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SINGAPORE'S non-oil domestic exports (NODX) continued to surprise with a 9.4 per cent year-on-year jump in December 2016, but it was insufficient to haul full-year growth into positive territory.
The latest trade data by International Enterprise (IE) Singapore showed December's NODX growth beat market consensus of 5.8 per cent, with both electronics and non-electronics exports expanding.
But despite a strong showing of 11.5 per cent year-on-year growth in November, private sector economists estimate that full-year NODX growth to be negative, ranging from -2.4 per cent to -3.2 per cent year on year, marking the fourth full-year decline.
IE Singapore had in November downgraded the full-year forecast for NODX, predicting that it will drop 5-5.5 per cent in 2016, against the earlier projection of a 3-4 per cent fall. It will release the full-year NODX growth figure in February.
OCBC Bank economist Selena Ling said that the latest data suggests that NODX bottomed in the second half of 2016.
Describing Singapore as the canary in the coal mine, ANZ Research economist Ng Weiwen said that the positive trade data corroborates export rebound in most Asian countries - signalling a tentative end of the trade recession which has plagued the region since late 2014.
Electronics domestic exports grew 5.7 per cent year on year in December, following a 3.5 per cent rise year on year in November, with integrated circuits (29.9 per cent), personal computer parts (4.9 per cent) and consumer electronics (8.8 per cent) being the biggest contributors.
Non-electronics exports grew 11.3 per cent compared to December 2015, led by specialised machinery (63.6 per cent), petrochemicals (28.5 per cent) and primary chemicals (58.2 per cent). This follows 15.3 per cent growth year on year in the previous month.
Citibank economist Kit Wei Zheng said: "Today's data confirms that Singapore's economy rode on the global manufacturing upcycle in 4Q, which lifted tech exports and other trade-related services in transport and storage, and wholesale trade."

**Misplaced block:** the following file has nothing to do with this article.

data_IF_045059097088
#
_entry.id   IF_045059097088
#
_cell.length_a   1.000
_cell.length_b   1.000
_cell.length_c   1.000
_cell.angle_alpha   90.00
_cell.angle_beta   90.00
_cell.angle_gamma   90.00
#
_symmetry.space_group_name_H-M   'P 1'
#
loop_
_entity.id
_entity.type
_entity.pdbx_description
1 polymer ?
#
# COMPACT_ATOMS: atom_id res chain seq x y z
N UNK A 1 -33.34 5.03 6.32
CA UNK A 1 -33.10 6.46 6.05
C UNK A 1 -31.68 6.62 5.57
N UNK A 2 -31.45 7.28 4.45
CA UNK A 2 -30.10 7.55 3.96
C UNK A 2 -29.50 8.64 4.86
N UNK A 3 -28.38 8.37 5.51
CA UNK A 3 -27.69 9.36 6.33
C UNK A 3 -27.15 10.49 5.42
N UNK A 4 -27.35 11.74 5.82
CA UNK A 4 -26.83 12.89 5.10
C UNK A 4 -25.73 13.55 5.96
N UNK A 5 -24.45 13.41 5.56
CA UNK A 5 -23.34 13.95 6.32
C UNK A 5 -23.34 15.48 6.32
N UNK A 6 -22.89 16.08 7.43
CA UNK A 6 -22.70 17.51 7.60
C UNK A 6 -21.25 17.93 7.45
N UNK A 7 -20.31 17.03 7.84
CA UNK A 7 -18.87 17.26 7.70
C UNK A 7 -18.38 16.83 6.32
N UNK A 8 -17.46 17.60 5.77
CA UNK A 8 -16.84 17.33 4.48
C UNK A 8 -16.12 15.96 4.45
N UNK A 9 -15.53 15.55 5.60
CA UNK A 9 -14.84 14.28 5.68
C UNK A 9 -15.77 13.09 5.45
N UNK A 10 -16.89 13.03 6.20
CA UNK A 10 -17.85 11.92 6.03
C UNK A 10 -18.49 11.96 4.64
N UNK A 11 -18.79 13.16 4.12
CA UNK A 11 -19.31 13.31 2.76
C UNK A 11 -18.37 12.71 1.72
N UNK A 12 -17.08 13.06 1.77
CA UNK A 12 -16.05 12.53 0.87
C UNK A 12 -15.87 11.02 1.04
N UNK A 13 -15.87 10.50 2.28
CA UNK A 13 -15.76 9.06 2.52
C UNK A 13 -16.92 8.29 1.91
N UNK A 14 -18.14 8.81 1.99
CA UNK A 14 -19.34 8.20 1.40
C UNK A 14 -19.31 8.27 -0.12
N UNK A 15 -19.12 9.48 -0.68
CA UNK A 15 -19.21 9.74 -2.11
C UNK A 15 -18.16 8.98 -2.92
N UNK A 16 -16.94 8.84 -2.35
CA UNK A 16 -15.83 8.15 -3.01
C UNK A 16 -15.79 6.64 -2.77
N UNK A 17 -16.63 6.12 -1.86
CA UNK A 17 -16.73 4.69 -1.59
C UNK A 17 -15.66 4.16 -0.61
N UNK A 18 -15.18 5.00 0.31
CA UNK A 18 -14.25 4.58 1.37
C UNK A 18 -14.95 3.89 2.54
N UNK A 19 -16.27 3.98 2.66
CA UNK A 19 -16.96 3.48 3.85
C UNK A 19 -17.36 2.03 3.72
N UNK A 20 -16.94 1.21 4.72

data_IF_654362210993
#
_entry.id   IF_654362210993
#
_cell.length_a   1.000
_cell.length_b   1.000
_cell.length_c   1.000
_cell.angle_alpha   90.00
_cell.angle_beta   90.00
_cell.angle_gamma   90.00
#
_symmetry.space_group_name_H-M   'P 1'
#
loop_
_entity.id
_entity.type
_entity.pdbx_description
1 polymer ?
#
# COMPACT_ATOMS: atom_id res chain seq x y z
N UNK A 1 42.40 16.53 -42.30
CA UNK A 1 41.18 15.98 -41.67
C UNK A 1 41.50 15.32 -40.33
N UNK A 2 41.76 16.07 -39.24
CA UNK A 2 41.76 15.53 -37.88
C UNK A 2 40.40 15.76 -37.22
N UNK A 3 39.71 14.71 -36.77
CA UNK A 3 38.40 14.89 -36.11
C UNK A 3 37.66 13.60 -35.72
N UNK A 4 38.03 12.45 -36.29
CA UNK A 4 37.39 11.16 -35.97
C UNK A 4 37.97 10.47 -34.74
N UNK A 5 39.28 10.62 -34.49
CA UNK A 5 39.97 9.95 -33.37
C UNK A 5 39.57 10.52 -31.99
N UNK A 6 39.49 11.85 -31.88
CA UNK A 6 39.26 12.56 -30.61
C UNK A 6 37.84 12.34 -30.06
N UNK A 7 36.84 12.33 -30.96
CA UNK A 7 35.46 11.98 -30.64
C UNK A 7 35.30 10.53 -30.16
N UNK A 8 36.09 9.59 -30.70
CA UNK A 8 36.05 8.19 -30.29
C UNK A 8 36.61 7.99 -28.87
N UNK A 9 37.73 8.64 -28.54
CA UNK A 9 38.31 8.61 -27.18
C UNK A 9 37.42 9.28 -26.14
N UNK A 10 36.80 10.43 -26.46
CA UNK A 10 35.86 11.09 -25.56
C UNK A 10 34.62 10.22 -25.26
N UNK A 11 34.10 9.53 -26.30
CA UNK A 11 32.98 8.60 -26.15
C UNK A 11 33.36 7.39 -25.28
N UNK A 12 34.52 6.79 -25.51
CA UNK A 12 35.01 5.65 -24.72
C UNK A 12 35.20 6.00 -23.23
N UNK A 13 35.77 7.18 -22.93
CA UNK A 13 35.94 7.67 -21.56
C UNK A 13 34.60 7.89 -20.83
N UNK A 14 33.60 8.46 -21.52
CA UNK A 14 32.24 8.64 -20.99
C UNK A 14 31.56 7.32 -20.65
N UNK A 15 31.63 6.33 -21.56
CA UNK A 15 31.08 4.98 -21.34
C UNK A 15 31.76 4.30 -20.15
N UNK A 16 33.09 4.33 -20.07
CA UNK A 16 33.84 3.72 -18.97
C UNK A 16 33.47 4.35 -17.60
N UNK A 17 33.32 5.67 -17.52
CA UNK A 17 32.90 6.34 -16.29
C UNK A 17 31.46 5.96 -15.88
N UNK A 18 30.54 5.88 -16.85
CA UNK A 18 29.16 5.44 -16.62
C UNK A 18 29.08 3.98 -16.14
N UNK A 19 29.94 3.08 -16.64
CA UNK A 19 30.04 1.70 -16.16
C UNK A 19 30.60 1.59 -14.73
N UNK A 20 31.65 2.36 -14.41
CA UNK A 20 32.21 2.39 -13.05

Similarly, JP Morgan economist Benjamin Shatil said that the recent data points to "a convincing acceleration in external demand through late last year, with the tech cycle in particular appearing stronger and more durable than recent past cycles".
Ms Ling expects global demand for OLED displays, dual-lens cameras, fingerprint technology and touch screens to remain key industry drivers in 2017 and sustain manufacturing momentum for H117.
NODX to the majority of the top 10 markets rose in December 2016, with China (33.5 per cent), Taiwan (54.8 per cent) and Hong Kong (20.6 per cent) as the largest contributors.
But, NODX to the US, Japan, the EU 28 and Malaysia fell.
Ms Ling said China's lead suggests that Chinese demand was benefiting from the coordinated policy accommodation, with International Monetary Fund sounding a tad more upbeat on global economic prospects.
Month on month, NODX grew a seasonally adjusted one per cent, compared with last month's 13 per cent growth, as a rise in electronics NODX outweighed the decrease in non-electronics NODX. The level of NODX reached a seasonally adjusted S$14 billion in December 2016, higher than the S$13.9 billion in the previous month.
However, economists remain cautiously optimistic over the sustainability of the export pick-up as geopolitical tensions and protectionism looms. Mr Ng said: "We think the risk of US-Sino trade tensions has increased. Any loss of momentum in China's trade will have repercussions across the rest of Asia. Furthermore, if President Trump does manage to undertake a sharply protectionist trade policy stance, levy extra taxes on US importers and label major trade partners as currency manipulators, this may well attract retaliatory measures from trading partners and exacerbate trade tensions."
These would then negatively affect Singapore, which is still wedded to the old export model, and the most leveraged Asean economy to the global trade cycle, Mr Ng added.
Mr Kit said: "Even if exports and GDP outperform our forecasts, domestically oriented and interest rate sensitive sectors may underperform in 2017 on headwinds from elevated debt levels and rising interest rates, amid continued job market slack - a classic dual economy scenario."
UOB and Nomura both maintained their 2017 NODX growth forecast of 0.7 per cent year on year, while OCBC tip 0-2 per cent growth.